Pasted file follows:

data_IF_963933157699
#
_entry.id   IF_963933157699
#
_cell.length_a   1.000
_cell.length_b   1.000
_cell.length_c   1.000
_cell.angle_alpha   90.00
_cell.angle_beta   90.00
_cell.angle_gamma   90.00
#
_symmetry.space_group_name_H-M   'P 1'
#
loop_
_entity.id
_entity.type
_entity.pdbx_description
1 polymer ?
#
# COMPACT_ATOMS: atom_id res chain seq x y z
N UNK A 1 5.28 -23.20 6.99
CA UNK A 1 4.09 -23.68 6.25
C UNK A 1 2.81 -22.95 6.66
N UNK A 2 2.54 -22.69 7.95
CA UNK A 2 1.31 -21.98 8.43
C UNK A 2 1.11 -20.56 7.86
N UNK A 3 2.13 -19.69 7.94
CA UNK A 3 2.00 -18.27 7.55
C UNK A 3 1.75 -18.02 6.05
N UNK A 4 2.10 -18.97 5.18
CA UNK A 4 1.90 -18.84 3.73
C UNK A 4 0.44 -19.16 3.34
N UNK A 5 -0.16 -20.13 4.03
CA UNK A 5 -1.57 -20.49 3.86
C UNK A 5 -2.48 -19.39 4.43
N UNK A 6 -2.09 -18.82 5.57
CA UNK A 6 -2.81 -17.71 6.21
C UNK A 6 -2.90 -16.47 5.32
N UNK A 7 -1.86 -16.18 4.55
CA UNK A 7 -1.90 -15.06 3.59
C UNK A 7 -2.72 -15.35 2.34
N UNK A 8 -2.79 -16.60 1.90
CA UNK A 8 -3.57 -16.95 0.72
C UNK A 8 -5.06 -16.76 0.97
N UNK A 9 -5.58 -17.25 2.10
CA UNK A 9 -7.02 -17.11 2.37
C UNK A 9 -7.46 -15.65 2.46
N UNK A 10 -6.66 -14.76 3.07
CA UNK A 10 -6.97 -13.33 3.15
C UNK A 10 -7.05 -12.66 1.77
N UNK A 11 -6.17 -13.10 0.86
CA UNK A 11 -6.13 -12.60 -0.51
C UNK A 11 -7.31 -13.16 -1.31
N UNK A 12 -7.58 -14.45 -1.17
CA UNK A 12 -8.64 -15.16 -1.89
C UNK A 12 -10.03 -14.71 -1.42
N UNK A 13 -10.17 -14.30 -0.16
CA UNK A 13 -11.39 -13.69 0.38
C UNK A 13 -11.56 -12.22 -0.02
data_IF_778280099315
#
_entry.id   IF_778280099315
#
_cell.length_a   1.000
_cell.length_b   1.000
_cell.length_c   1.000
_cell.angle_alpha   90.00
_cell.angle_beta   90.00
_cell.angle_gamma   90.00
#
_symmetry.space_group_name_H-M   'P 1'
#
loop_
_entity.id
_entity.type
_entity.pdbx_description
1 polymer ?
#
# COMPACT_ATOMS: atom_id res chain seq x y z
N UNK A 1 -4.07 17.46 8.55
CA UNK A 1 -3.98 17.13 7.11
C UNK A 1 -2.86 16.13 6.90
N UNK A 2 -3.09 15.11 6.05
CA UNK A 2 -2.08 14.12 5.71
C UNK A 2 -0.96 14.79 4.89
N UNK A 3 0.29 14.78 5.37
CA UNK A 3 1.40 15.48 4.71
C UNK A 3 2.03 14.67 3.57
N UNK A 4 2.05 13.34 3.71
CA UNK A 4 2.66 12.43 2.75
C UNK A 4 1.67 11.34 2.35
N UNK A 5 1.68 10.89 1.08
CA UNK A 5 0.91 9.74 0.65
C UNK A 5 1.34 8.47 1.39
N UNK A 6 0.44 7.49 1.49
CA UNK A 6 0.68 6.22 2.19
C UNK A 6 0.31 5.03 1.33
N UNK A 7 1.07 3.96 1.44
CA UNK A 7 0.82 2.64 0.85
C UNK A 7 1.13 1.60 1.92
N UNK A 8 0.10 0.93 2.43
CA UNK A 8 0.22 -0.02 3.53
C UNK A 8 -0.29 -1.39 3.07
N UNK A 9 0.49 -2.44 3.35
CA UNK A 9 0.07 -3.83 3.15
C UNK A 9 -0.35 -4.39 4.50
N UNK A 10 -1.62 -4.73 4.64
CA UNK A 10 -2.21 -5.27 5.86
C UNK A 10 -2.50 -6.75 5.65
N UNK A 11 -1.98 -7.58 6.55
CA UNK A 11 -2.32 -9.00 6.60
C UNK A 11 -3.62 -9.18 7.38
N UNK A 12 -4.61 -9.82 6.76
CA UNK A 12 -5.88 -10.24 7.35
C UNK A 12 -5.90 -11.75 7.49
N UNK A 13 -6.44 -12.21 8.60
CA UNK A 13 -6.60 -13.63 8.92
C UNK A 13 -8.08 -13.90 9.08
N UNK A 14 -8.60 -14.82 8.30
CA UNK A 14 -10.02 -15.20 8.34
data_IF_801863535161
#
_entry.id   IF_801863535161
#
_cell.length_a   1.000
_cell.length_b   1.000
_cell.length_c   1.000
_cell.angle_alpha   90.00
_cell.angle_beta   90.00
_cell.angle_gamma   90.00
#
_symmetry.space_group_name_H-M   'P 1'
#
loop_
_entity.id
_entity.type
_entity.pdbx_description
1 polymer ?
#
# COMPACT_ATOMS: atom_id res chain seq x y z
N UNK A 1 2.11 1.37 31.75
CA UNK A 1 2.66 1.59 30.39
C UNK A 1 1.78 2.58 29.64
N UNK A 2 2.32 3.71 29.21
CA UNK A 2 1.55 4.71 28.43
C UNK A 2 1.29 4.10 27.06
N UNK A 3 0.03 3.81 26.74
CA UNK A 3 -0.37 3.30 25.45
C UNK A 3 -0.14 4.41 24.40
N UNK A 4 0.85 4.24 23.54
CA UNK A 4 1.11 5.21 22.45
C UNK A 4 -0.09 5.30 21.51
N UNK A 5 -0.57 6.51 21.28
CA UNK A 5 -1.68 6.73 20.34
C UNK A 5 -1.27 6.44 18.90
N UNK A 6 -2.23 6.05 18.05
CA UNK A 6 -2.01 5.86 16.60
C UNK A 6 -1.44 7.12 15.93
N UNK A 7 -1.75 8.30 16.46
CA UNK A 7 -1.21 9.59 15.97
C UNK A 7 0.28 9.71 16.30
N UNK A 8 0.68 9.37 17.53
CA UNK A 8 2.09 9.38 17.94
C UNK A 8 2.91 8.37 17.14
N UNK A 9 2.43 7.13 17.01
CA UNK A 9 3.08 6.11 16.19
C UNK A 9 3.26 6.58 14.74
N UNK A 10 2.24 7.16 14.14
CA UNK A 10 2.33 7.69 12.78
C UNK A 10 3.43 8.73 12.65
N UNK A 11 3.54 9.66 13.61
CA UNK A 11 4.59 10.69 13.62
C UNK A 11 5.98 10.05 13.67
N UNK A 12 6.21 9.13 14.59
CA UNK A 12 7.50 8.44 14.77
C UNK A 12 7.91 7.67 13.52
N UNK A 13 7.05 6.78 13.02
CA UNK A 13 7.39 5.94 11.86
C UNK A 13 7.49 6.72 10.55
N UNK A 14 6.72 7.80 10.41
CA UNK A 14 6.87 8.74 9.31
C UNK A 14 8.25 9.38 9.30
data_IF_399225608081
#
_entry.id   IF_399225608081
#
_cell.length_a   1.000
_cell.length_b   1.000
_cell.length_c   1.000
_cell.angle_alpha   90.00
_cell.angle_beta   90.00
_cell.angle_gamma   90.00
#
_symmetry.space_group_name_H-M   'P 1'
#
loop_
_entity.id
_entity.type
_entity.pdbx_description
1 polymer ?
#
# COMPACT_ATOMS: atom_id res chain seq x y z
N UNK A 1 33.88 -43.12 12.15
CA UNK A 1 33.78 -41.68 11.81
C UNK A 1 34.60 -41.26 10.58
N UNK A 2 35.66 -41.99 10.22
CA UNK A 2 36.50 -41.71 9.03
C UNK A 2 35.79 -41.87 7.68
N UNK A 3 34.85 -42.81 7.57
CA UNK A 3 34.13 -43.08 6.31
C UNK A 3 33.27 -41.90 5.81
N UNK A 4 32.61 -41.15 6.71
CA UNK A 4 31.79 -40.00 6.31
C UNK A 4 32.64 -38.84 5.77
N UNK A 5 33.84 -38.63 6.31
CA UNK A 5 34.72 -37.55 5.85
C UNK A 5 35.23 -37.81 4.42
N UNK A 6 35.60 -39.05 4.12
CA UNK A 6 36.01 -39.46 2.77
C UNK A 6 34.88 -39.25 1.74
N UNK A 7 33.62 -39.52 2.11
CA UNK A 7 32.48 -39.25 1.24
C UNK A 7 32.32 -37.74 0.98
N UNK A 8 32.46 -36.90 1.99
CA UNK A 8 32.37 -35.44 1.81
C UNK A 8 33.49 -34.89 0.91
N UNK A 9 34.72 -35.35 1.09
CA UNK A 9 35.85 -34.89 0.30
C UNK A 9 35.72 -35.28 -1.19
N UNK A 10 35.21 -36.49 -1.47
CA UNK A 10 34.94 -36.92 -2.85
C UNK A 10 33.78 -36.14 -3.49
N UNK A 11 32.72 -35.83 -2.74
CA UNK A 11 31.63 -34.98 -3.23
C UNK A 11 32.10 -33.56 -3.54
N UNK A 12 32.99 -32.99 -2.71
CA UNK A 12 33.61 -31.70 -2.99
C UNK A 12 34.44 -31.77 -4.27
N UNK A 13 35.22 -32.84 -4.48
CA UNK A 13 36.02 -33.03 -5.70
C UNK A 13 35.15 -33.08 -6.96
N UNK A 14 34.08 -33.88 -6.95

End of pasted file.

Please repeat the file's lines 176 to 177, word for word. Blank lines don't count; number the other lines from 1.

C UNK A 12 7.91 7.67 13.52
N UNK A 13 7.05 6.78 13.02